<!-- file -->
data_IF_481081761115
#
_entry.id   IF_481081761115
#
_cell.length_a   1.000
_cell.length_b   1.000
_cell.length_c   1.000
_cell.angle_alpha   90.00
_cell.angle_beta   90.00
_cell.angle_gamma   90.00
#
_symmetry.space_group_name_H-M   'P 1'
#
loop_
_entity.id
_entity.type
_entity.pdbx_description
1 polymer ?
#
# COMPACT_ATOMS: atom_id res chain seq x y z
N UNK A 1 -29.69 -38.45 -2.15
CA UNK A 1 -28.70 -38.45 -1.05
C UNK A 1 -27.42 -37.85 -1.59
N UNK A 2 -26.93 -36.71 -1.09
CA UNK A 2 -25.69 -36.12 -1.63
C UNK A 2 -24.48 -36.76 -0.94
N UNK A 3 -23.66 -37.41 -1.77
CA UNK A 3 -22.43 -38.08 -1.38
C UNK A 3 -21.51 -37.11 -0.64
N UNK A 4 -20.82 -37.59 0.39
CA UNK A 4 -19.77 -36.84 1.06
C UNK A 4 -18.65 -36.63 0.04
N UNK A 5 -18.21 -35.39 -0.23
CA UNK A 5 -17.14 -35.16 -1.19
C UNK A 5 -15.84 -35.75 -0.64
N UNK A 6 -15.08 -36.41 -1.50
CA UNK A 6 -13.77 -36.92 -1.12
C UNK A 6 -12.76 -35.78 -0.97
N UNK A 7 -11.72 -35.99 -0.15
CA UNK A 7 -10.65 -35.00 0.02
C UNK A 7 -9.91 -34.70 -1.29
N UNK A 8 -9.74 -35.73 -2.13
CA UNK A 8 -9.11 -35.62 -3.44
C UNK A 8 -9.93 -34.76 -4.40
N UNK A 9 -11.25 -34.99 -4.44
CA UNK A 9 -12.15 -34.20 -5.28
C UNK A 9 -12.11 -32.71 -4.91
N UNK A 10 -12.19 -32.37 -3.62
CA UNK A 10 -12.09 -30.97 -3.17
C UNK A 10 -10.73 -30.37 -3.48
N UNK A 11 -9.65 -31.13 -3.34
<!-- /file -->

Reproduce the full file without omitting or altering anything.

data_IF_481081761115
#
_entry.id   IF_481081761115
#
_cell.length_a   1.000
_cell.length_b   1.000
_cell.length_c   1.000
_cell.angle_alpha   90.00
_cell.angle_beta   90.00
_cell.angle_gamma   90.00
#
_symmetry.space_group_name_H-M   'P 1'
#
loop_
_entity.id
_entity.type
_entity.pdbx_description
1 polymer ?
#
# COMPACT_ATOMS: atom_id res chain seq x y z
N UNK A 1 -29.69 -38.45 -2.15
CA UNK A 1 -28.70 -38.45 -1.05
C UNK A 1 -27.42 -37.85 -1.59
N UNK A 2 -26.93 -36.71 -1.09
CA UNK A 2 -25.69 -36.12 -1.63
C UNK A 2 -24.48 -36.76 -0.94
N UNK A 3 -23.66 -37.41 -1.77
CA UNK A 3 -22.43 -38.08 -1.38
C UNK A 3 -21.51 -37.11 -0.64
N UNK A 4 -20.82 -37.59 0.39
CA UNK A 4 -19.77 -36.84 1.06
C UNK A 4 -18.65 -36.63 0.04
N UNK A 5 -18.21 -35.39 -0.23
CA UNK A 5 -17.14 -35.16 -1.19
C UNK A 5 -15.84 -35.75 -0.64
N UNK A 6 -15.08 -36.41 -1.50
CA UNK A 6 -13.77 -36.92 -1.12
C UNK A 6 -12.76 -35.78 -0.97
N UNK A 7 -11.72 -35.99 -0.15
CA UNK A 7 -10.65 -35.00 0.02
C UNK A 7 -9.91 -34.70 -1.29
N UNK A 8 -9.74 -35.73 -2.13
CA UNK A 8 -9.11 -35.62 -3.44
C UNK A 8 -9.93 -34.76 -4.40
N UNK A 9 -11.25 -34.99 -4.44
CA UNK A 9 -12.15 -34.20 -5.28
C UNK A 9 -12.11 -32.71 -4.91
N UNK A 10 -12.19 -32.37 -3.62
CA UNK A 10 -12.09 -30.97 -3.17
C UNK A 10 -10.73 -30.37 -3.48
N UNK A 11 -9.65 -31.13 -3.34